Austin Seferian-Jenkins spent the past two Sundays holed up alone in his home while watching his New York Jets play on TV, eager to be out there again with his teammates.
With his two-game suspension for violating the NFL’s substance abuse policy over, the tight end from Gig Harbor could get that chance against Miami this Sunday.
“It definitely was tough,” Seferian-Jenkins said Wednesday. “I can’t even explain it. I didn’t go out or anything like that. I kind of locked myself in my room and kind of watched it by myself in my room.
“It was tough, but I’m back.”
That road back, though, has been far from an easy one for Seferian-Jenkins, who marked his 242nd day of sobriety with his first full practice of the regular season.
He dealt with legal troubles a year ago after being arrested on a DUI charge in Florida and was released a day later by the Tampa Bay Buccaneers, who drafted him in the second round in 2014 out of the University of Washington. Seferian-Jenkins was considered a bust, who failed to live up to lofty expectations while dealing with personal demons that nearly derailed his career – and his life.
“It’s really a blessing just to be standing here,” Seferian-Jenkins said. “Just to have the relationships that I do with my family, my teammates, my coaches, just to be able to talk to you guys, it’s a real blessing and an honor on my part. I truly cherish that.
“I’m very thankful that God let me get here because it could’ve been easy that I’m not standing here anymore.”
Seferian-Jenkins will turn just 25 next Friday, but already has a lifetime’s worth of experiences to draw on. After he was cut by the Buccaneers, the tight end knew things needed to change. The Jets signed him and gave him a chance – and he was determined to make the most of it.
He sought help for his alcohol addiction and reached out to his new teammates, including former Jets wide receiver Brandon Marshall, who helped guide him to people to assist him.
Seferian-Jenkins had 10 catches for 110 yards in 10 games last season with New York while dealing with ankle and hamstring issues. He spent the offseason working on his mind and body, losing 33 pounds from his 6-foot-5 frame and having a solid training camp.
Then came the two-game wait to get back on the field.
“I really appreciate the opportunity to be here because I know how easily it can be taken away from me,” Seferian-Jenkins said. “I know how fragile life is. I know how a lot of things are in life, and anything can change in a split-second. But right now, I’m here, I’m working hard.”
Because of the layoff, during which he couldn’t practice, Seferian-Jenkins isn’t a sure thing to play in the Jets’ home opener against the Dolphins.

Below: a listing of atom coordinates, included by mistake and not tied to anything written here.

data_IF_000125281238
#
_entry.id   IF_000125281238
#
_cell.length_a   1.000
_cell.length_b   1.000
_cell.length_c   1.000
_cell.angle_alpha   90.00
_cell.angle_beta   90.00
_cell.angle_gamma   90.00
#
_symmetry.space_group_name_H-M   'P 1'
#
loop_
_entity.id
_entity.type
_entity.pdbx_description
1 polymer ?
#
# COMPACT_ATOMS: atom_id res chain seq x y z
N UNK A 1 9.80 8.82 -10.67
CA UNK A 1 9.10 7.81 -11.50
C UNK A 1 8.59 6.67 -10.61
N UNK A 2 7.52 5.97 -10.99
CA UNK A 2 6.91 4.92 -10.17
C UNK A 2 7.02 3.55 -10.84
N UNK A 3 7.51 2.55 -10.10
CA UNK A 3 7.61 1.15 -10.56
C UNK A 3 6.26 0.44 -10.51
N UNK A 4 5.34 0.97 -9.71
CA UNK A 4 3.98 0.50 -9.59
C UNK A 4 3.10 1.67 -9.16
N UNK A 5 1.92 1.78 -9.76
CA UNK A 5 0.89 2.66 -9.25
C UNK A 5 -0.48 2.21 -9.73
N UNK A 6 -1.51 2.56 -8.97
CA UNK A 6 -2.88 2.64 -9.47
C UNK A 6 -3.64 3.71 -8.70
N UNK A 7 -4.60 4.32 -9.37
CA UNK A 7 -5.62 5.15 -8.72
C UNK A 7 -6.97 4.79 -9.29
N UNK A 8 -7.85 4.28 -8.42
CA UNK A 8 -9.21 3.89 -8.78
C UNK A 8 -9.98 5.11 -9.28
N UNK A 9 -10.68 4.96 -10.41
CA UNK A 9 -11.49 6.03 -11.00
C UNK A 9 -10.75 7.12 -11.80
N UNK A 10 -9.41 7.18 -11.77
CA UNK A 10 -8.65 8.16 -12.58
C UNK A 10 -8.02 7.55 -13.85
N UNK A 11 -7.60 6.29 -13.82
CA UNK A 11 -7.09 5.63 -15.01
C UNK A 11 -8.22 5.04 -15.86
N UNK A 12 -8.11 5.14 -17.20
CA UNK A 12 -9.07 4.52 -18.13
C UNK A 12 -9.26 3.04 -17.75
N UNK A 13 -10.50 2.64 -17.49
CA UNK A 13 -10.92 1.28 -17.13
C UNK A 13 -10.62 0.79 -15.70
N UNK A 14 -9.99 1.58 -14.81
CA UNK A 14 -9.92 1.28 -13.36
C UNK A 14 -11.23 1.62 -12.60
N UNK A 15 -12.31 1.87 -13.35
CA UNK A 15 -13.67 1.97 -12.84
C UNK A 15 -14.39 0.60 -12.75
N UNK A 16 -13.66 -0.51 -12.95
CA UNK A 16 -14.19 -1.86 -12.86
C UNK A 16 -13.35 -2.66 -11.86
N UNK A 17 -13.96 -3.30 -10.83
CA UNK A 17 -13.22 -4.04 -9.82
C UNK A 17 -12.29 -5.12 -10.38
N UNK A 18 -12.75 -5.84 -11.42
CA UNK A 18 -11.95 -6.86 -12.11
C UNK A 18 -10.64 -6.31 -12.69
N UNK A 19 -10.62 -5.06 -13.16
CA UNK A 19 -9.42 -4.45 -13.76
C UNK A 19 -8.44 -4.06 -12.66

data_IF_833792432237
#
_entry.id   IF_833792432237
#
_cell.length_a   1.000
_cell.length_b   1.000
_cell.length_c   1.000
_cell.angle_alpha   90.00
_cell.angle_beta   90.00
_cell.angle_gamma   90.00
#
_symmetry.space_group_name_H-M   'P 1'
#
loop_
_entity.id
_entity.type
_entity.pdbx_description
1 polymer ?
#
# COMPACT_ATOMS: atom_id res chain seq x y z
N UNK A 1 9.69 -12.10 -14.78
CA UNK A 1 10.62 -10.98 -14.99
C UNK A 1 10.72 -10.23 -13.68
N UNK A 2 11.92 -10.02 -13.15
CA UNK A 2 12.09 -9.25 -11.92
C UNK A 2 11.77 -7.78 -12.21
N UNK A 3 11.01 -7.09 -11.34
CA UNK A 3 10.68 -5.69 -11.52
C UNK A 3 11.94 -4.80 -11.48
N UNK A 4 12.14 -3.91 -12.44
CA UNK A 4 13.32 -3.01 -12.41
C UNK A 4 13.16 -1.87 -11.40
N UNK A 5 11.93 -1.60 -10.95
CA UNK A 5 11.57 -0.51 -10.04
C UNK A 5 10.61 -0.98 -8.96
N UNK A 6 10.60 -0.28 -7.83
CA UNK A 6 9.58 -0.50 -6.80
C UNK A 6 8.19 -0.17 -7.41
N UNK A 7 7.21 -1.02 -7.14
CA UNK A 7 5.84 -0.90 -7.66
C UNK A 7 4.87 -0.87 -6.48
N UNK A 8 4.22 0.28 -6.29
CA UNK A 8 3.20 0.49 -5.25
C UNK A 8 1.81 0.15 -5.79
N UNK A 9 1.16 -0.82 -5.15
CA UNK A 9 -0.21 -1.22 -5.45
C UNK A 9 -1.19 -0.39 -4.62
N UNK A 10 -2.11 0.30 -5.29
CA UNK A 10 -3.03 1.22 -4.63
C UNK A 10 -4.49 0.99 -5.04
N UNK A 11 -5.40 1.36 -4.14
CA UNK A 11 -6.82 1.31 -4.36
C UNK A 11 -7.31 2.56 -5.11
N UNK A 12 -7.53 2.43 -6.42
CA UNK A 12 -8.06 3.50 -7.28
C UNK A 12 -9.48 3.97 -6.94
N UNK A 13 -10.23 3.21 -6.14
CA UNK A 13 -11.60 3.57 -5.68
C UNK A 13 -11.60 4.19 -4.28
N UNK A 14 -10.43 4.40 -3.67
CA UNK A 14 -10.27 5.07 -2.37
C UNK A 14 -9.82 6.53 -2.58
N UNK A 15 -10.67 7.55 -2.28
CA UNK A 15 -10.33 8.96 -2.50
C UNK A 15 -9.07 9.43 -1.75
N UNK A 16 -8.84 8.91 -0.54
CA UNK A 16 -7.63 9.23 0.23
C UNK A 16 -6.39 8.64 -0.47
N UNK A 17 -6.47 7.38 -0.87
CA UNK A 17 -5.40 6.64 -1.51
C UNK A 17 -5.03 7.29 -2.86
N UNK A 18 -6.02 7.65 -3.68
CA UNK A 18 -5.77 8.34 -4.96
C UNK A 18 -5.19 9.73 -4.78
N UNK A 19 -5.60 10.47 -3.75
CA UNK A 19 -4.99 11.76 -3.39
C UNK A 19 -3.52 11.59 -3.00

“He’s got to get in a little better shape,” coach Todd Bowles said. “That’s to be expected with two weeks off, but he'll get going.”
The Jets’ offense could certainly use him. New York currently has five tight ends on its roster, but only two are healthy: Seferian-Jenkins and Will Tye. Meanwhile, Jordan Leggett has a sore knee and hasn’t played yet, Neal Sterling is dealing with an ankle injury and Eric Tomlinson missed the game at Oakland with an elbow injury.
“Whatever I can do to help the team, whether it be blocking or pass catching, I’m looking forward to it,” Seferian-Jenkins said. “I’m not really about anything like that.”
From where he’s come, Seferian-Jenkins has learned to not sweat the small stuff. He has been refreshingly open in recent months about his struggles to get to this point, and he has served as an example to others who are dealing with their own personal issues with alcohol.
Seferian-Jenkins said he recently received a heartfelt letter from a man who heard his story. In the letter, the man told him that he served as motivation for him to start to make changes to his own life.
That’s when it hits Seferian-Jenkins that he was once a disappointing case of someone who strayed down the wrong paths.
Now, he’s a shining example of what life can be when you turn things around.
“If someone can learn from what I’ve done, I’d love that,” Seferian-Jenkins said. “If I can ever help anyone who’s been in my situation or a similar situation, I’d love to be there for them because I know how it is. I know how lonely it is. I know how tough it is. I know how easy it is not to talk about it, how easy it is to ignore it and not face it head on.
“An example? You can call it that. I just want to be a friend to somebody that needs some help.”